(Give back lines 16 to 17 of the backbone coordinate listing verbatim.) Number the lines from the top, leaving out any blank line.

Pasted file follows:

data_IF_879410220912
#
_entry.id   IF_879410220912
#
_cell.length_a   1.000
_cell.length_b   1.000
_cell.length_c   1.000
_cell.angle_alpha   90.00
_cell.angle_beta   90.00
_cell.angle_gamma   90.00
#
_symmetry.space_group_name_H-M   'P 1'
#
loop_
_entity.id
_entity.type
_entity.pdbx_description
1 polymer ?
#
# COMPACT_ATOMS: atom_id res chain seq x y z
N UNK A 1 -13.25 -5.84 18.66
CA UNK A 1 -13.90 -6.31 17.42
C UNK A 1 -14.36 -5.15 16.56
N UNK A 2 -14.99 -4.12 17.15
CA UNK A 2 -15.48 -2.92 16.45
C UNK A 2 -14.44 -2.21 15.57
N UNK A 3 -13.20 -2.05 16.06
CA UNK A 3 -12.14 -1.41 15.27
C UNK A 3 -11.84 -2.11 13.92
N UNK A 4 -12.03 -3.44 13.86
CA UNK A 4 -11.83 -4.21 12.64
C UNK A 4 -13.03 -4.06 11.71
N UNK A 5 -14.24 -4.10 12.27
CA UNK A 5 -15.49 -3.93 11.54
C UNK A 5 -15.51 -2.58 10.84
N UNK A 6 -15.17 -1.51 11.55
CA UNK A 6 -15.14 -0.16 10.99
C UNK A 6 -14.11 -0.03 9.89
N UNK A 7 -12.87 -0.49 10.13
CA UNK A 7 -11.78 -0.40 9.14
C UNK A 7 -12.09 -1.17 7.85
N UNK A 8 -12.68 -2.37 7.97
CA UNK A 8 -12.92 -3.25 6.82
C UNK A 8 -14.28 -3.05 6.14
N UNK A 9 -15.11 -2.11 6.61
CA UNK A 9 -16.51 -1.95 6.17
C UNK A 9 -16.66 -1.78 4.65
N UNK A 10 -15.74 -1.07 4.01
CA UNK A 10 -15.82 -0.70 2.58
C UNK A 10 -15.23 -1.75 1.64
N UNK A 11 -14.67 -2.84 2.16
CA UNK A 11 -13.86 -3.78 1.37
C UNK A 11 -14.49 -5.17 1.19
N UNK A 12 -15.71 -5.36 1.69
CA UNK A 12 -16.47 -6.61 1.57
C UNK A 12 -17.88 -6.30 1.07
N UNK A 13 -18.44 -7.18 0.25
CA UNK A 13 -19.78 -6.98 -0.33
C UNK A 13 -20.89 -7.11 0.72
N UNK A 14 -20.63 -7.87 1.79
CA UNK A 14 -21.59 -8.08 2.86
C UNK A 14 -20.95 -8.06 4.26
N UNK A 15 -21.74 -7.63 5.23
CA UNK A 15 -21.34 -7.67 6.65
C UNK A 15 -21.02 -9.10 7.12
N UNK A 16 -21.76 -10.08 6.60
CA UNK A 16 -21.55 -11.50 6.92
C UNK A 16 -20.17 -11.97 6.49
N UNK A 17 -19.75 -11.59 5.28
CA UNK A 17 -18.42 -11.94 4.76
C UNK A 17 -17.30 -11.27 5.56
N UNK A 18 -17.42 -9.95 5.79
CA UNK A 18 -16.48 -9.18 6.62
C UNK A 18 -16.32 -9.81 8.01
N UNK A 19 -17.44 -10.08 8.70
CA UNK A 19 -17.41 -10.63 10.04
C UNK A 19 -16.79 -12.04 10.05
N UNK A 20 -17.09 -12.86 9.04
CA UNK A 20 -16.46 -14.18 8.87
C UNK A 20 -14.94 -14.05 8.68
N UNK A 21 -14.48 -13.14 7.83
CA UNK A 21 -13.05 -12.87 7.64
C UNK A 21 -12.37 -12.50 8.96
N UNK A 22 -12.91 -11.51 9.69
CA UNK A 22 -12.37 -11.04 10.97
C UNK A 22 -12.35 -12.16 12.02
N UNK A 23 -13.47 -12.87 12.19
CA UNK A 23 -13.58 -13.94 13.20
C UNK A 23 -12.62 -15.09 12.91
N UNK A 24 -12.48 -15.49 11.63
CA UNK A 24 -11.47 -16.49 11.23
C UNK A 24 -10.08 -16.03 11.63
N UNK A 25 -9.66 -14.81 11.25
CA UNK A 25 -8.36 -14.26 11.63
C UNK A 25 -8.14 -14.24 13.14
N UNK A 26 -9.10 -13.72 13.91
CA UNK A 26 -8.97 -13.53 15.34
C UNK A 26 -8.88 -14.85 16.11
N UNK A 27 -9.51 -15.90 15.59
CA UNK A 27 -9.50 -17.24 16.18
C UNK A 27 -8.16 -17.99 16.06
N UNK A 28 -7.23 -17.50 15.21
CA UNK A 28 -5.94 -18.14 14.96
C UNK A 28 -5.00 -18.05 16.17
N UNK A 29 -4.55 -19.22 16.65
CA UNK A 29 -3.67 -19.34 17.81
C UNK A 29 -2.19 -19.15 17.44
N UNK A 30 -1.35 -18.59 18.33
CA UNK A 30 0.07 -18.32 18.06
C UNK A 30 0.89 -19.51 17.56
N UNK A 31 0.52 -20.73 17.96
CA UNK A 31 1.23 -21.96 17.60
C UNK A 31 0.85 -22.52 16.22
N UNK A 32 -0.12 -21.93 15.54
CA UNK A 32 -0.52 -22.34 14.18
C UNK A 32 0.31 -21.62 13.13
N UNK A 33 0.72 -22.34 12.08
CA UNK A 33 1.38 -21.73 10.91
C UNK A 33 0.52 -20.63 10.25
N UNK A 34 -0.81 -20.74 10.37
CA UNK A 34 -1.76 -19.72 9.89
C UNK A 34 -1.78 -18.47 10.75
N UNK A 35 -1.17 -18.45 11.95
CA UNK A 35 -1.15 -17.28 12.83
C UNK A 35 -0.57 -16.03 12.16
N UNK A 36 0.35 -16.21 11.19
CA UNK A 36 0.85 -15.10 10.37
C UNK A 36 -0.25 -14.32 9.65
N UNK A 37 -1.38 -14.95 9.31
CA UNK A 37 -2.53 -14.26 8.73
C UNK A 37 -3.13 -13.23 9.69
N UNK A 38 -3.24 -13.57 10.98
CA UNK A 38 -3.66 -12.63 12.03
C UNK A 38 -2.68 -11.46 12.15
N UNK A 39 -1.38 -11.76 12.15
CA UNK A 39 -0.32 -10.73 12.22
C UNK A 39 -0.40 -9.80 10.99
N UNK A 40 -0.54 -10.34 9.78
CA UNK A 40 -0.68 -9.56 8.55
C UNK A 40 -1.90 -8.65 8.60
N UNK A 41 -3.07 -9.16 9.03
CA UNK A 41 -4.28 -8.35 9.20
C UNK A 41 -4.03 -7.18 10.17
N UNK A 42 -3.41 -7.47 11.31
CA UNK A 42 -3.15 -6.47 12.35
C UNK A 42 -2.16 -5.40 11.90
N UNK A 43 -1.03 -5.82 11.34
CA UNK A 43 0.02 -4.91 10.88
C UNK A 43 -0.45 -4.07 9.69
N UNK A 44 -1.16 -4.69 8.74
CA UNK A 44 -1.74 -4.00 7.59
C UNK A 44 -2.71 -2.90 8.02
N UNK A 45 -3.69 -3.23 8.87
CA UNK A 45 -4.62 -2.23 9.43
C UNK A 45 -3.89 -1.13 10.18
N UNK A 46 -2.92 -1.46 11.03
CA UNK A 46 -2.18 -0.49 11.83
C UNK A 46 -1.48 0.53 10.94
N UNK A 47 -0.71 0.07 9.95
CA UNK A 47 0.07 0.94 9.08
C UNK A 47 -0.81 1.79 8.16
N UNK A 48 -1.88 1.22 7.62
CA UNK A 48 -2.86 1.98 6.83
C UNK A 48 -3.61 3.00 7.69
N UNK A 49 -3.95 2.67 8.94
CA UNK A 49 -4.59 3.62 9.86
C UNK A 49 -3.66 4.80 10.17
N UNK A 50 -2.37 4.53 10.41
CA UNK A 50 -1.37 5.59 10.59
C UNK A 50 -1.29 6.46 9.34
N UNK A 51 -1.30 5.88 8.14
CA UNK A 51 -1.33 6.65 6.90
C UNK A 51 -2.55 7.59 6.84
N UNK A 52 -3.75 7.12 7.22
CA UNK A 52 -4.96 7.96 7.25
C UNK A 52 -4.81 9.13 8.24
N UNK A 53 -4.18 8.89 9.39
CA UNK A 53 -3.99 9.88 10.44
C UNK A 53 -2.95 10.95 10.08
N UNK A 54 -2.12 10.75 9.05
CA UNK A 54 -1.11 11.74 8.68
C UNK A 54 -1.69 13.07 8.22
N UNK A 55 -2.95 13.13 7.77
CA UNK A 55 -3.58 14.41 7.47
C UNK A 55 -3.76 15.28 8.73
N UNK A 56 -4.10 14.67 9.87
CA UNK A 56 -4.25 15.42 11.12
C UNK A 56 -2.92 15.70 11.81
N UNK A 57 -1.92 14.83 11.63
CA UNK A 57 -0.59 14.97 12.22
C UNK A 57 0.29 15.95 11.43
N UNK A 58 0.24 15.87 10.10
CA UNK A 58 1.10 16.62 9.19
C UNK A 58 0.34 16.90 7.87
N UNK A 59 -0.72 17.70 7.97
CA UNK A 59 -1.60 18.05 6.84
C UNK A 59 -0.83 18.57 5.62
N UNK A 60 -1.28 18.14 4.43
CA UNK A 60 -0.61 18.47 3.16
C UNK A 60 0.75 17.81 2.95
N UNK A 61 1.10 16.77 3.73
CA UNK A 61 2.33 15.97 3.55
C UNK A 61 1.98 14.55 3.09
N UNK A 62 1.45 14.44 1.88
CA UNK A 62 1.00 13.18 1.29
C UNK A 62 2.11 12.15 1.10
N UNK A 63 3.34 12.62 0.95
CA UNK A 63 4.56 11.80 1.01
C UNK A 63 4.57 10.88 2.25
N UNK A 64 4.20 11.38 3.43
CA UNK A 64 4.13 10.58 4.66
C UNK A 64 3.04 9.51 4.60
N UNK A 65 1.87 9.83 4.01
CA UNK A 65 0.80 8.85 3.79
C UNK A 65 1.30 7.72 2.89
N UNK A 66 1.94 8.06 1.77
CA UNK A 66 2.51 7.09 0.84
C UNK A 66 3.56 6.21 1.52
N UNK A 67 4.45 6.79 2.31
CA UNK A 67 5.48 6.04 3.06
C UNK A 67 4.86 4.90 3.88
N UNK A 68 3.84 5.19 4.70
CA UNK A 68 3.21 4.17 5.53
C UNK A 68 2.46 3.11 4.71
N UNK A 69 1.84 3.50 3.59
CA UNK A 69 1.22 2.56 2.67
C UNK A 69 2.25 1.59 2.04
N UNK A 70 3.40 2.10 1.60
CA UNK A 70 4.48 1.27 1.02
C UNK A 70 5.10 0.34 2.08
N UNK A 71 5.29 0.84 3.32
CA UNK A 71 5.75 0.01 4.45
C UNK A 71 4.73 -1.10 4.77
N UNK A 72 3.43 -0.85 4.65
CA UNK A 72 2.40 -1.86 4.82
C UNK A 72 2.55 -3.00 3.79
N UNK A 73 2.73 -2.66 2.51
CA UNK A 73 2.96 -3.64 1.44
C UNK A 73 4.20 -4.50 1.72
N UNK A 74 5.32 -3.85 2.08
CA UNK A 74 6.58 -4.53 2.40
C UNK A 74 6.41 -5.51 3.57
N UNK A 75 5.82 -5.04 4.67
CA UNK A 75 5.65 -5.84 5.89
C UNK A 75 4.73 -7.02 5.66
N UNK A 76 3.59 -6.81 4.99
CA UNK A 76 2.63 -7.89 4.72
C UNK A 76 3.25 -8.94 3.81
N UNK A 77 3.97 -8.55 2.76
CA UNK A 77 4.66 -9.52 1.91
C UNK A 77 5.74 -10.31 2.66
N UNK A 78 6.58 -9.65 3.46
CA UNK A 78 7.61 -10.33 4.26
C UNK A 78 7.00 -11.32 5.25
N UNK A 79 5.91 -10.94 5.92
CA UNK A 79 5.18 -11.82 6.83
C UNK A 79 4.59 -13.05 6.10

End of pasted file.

_entity.type
_entity.pdbx_description